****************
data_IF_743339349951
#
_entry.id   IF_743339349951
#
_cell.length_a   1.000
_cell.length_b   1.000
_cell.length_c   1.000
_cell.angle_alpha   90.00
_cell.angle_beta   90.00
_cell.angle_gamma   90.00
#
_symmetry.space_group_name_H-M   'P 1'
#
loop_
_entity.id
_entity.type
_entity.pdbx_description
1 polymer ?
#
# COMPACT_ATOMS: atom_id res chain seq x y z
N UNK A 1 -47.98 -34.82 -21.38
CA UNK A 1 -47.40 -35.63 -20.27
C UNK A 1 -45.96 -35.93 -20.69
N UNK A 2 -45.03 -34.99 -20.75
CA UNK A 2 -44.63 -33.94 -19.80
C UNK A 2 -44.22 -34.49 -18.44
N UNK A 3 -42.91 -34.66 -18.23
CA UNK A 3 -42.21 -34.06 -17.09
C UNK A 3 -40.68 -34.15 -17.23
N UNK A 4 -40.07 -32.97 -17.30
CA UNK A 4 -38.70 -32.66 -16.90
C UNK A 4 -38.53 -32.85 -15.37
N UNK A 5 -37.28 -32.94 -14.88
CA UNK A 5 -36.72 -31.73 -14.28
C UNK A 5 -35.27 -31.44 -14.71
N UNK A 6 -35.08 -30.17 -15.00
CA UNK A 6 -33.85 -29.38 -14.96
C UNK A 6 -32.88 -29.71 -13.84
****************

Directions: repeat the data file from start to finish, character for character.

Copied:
data_IF_743339349951
#
_entry.id   IF_743339349951
#
_cell.length_a   1.000
_cell.length_b   1.000
_cell.length_c   1.000
_cell.angle_alpha   90.00
_cell.angle_beta   90.00
_cell.angle_gamma   90.00
#
_symmetry.space_group_name_H-M   'P 1'
#
loop_
_entity.id
_entity.type
_entity.pdbx_description
1 polymer ?
#
# COMPACT_ATOMS: atom_id res chain seq x y z
N UNK A 1 -47.98 -34.82 -21.38
CA UNK A 1 -47.40 -35.63 -20.27
C UNK A 1 -45.96 -35.93 -20.69
N UNK A 2 -45.03 -34.99 -20.75
CA UNK A 2 -44.63 -33.94 -19.80
C UNK A 2 -44.22 -34.49 -18.44
N UNK A 3 -42.91 -34.66 -18.23
CA UNK A 3 -42.21 -34.06 -17.09
C UNK A 3 -40.68 -34.15 -17.23
N UNK A 4 -40.07 -32.97 -17.30
CA UNK A 4 -38.70 -32.66 -16.90
C UNK A 4 -38.53 -32.85 -15.37
N UNK A 5 -37.28 -32.94 -14.88
CA UNK A 5 -36.72 -31.73 -14.28
C UNK A 5 -35.27 -31.44 -14.71
N UNK A 6 -35.08 -30.17 -15.00
CA UNK A 6 -33.85 -29.38 -14.96
C UNK A 6 -32.88 -29.71 -13.84